New Urbanism 2.0. That’s how Ralph Ireland, vice president of development operations at Tavistock Development, refers to Lake Nona, his company’s 17-square-mile, master-planned project in Orlando.

Lake Nona features such trademark New Urbanism elements as generous open space providing access to pedestrians and bicyclists, camouflaged parking garages and a well-integrated mix of housing and other uses, Ireland said. A cornerstone of the development is Lake Nona Town Center, a 3.8 million-square-foot mixed-use destination. Steiner + Associates, an early champion of the town center concept, is Tavistock’s development partner for the 800,000-square-foot second phase, which will encompass restaurants, retail and entertainment.

Amid its variety of single-family home designs, Lake Nona notably features a variety of innovative multifamily projects. One such property is the 201-unit Pixon, which will include 42 studios and Orlando’s first micro units. Among other amenities, Pixon will showcase such sustainable elements as charging stations for electric cars, bicycle storage and an innovative ride-sharing program that will employ onsite Tesla vehicles.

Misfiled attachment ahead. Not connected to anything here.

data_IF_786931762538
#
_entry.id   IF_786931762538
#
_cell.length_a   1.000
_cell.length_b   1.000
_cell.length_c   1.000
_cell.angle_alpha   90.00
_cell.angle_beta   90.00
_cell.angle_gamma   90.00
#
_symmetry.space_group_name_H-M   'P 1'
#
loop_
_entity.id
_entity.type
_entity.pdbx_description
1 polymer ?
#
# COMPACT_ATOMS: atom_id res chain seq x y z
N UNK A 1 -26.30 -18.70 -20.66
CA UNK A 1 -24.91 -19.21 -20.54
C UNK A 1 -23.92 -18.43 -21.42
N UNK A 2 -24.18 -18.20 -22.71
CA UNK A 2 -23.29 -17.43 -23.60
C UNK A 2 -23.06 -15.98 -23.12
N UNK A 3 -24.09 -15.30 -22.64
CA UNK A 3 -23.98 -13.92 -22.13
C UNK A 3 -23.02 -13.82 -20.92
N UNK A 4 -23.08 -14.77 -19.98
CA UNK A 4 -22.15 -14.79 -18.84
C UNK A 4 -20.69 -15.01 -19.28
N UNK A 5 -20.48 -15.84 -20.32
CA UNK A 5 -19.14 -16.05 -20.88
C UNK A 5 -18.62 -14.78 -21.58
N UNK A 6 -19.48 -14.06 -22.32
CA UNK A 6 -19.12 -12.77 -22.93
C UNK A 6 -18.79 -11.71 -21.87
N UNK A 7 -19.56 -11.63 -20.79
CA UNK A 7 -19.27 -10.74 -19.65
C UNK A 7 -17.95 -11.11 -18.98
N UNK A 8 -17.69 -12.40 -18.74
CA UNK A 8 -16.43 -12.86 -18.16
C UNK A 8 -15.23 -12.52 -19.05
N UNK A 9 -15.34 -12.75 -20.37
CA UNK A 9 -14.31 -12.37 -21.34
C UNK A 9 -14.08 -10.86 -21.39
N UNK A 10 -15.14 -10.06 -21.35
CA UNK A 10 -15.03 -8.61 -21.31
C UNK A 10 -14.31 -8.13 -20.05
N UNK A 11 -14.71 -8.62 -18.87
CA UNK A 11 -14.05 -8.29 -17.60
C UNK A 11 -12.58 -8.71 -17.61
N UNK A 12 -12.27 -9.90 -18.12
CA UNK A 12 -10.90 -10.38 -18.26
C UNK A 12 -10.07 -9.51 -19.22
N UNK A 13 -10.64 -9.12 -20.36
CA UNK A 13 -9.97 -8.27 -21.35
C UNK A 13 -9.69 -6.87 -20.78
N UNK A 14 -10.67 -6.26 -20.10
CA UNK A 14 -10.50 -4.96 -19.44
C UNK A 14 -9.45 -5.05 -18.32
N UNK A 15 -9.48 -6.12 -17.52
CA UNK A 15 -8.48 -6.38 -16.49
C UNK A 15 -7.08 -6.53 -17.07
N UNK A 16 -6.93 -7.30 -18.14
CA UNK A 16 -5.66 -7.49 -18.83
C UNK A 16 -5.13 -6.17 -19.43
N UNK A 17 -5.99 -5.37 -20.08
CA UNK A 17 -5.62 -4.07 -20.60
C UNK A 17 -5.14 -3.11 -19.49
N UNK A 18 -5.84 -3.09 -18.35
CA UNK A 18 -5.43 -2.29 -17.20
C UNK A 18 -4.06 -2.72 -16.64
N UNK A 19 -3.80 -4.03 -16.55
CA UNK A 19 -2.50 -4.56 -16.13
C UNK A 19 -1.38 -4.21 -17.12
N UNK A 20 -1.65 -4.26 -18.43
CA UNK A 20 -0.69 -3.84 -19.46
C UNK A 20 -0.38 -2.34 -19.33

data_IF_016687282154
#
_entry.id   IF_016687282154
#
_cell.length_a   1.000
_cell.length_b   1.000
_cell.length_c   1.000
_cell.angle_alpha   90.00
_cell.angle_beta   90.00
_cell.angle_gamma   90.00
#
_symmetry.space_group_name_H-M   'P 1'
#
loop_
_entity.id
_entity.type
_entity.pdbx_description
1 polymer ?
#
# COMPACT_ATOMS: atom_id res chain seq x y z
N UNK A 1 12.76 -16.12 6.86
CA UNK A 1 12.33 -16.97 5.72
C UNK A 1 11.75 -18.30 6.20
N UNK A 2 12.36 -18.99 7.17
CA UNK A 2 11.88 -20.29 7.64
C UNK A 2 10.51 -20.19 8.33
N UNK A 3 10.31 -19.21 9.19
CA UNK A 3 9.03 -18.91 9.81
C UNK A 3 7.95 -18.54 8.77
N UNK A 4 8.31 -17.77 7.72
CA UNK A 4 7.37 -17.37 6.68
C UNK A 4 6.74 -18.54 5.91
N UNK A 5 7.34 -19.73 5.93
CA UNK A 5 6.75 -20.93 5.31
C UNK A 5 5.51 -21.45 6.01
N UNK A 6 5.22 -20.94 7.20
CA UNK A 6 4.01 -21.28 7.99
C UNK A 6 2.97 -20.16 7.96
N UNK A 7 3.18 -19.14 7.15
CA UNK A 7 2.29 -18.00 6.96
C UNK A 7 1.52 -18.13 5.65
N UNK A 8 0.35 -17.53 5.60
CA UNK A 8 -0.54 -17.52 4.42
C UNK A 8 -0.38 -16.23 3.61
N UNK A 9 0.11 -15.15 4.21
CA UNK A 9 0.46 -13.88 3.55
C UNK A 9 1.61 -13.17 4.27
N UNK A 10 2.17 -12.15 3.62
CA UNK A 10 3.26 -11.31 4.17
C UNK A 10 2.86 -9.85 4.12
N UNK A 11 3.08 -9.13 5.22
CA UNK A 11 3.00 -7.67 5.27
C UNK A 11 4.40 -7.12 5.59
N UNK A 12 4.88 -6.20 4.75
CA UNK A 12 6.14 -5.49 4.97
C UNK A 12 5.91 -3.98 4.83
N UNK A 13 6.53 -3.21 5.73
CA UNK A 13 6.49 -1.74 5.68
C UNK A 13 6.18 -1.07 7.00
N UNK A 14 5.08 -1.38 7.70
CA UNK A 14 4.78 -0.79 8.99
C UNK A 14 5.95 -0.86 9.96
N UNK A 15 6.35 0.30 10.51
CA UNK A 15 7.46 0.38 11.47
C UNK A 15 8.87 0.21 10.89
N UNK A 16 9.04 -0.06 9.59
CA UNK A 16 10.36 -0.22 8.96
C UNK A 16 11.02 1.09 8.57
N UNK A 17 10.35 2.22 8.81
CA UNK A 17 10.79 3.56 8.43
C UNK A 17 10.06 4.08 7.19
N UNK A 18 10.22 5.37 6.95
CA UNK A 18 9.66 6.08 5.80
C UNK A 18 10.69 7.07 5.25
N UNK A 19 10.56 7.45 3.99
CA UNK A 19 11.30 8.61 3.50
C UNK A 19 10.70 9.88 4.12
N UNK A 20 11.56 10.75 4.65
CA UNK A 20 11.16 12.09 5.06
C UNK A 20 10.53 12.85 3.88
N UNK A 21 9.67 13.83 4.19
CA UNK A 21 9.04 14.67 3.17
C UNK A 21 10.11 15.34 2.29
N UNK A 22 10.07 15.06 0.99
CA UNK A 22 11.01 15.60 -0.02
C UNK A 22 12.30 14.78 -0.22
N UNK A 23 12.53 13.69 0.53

Troy Town Center renderings © 2016 Gibbs Planning Group Inc.
Troy Town Center renderings © 2016 Gibbs Planning Group Inc.

Robert Gibbs, president of Birmingham, Mich.-based Gibbs Planning Group and a leading New Urbanism proponent, notes that there is “a big difference between a New Urbanism community and a mixed-use community,” citing “good walkability” and a “good public realm” as major criteria.

“When we proposed this concept 25 years ago, we were seen as radicals that didn’t understand the markets and were just dreamers,” Gibbs recalled. “The demographics are shifting so quickly toward a major catastrophic problem, because the empty nesters and Millennials probably want the same compact mixed uses but it’s illegal to build in most communities,” he added, referring to zoning laws that limit density.

A scale model of the second phase of Lake Nona Town Center, a 3.8 million-square-foot destination in Orlando. Steiner + Associates’ plan calls for integrating 800,000 square feet of retail, restaurant and entertainment elements in a pedestrian-friendly setting.